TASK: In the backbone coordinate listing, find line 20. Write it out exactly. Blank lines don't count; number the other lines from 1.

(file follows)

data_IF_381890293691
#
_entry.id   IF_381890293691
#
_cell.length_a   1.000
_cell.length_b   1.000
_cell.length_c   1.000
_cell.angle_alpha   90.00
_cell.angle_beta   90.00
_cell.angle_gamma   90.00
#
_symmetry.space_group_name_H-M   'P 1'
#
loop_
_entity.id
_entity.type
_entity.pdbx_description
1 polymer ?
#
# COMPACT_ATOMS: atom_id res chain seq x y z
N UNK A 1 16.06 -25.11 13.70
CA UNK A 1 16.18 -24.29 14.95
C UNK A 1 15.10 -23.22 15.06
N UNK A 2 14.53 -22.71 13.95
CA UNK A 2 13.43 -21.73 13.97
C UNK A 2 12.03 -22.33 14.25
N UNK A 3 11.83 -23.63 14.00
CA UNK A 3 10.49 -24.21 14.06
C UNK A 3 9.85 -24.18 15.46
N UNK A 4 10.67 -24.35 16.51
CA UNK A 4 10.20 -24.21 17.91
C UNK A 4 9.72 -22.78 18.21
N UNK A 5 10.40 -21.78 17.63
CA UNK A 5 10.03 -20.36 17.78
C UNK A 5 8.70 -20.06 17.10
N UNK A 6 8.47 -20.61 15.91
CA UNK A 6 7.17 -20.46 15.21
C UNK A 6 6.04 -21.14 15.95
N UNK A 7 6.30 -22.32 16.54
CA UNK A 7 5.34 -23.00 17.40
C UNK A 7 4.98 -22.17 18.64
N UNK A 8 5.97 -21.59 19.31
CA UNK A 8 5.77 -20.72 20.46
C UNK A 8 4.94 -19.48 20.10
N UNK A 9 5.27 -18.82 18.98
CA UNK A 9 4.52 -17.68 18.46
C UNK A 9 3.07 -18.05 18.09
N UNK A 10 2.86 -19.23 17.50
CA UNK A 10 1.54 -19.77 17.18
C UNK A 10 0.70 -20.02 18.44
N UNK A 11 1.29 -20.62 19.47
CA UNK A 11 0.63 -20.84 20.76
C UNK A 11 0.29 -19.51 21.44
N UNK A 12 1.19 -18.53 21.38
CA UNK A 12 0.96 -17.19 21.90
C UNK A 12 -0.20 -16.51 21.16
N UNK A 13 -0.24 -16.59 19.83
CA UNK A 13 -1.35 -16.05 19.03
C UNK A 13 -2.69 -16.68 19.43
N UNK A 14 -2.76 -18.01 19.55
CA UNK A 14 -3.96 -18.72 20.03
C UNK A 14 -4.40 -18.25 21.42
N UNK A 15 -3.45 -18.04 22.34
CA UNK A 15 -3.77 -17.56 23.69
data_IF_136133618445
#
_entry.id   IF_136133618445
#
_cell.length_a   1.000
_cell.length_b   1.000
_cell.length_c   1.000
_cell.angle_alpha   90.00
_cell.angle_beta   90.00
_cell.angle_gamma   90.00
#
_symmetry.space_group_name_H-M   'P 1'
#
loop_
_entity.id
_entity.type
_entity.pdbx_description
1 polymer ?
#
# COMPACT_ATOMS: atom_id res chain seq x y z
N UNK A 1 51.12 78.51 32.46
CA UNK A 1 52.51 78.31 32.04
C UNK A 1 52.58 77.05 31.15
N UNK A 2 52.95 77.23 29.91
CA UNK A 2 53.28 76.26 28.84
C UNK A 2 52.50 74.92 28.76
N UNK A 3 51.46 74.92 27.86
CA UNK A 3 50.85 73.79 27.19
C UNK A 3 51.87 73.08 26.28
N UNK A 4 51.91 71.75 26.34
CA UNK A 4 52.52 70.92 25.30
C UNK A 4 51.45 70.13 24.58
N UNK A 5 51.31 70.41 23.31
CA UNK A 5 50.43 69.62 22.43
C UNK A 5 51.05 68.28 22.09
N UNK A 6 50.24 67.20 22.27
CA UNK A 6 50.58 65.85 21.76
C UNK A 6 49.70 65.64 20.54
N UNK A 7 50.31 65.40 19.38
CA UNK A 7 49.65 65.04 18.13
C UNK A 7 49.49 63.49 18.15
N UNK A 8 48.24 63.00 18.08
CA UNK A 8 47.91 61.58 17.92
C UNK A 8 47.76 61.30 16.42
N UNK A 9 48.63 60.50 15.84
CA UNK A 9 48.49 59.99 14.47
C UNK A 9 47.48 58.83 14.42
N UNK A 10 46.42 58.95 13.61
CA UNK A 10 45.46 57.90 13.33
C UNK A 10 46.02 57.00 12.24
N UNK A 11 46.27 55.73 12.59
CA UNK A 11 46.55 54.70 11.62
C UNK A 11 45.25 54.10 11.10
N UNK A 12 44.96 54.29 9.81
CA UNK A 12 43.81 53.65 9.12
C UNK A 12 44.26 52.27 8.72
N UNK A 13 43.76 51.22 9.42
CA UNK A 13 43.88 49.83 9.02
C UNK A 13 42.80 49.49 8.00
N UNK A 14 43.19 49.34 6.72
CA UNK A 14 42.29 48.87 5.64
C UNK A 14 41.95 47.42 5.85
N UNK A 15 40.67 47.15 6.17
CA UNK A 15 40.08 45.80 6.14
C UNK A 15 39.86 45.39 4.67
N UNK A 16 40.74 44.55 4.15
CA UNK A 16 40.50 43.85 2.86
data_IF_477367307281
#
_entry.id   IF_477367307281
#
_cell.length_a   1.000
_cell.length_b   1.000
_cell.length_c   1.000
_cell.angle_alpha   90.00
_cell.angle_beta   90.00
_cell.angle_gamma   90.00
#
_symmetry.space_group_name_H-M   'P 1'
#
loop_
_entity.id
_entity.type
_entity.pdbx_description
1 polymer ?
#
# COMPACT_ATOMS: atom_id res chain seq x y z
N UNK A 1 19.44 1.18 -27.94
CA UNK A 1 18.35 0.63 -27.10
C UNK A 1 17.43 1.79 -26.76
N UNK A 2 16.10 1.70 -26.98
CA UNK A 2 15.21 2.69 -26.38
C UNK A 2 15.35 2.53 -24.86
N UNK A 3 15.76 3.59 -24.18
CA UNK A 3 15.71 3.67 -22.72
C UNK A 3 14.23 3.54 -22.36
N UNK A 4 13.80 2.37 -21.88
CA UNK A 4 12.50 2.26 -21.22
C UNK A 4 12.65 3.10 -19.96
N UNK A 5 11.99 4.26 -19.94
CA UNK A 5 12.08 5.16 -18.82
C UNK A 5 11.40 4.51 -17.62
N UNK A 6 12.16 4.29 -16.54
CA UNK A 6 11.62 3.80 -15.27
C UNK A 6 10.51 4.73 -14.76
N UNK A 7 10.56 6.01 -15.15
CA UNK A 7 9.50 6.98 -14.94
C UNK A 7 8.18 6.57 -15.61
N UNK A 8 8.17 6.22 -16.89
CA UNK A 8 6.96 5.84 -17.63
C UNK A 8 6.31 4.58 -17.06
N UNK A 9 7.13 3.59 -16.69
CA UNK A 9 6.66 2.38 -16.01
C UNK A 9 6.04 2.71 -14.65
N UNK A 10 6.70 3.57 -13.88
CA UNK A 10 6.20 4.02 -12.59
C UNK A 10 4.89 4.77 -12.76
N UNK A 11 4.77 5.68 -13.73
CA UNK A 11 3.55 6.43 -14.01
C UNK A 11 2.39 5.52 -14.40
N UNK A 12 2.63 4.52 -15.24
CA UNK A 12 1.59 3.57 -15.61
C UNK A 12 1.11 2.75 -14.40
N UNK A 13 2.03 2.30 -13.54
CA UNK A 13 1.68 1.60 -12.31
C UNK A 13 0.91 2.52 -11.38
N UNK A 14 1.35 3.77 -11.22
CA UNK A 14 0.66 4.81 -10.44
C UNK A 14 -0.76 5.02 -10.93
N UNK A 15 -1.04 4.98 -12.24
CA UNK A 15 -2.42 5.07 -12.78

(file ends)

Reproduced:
# COMPACT_ATOMS: atom_id res chain seq x y z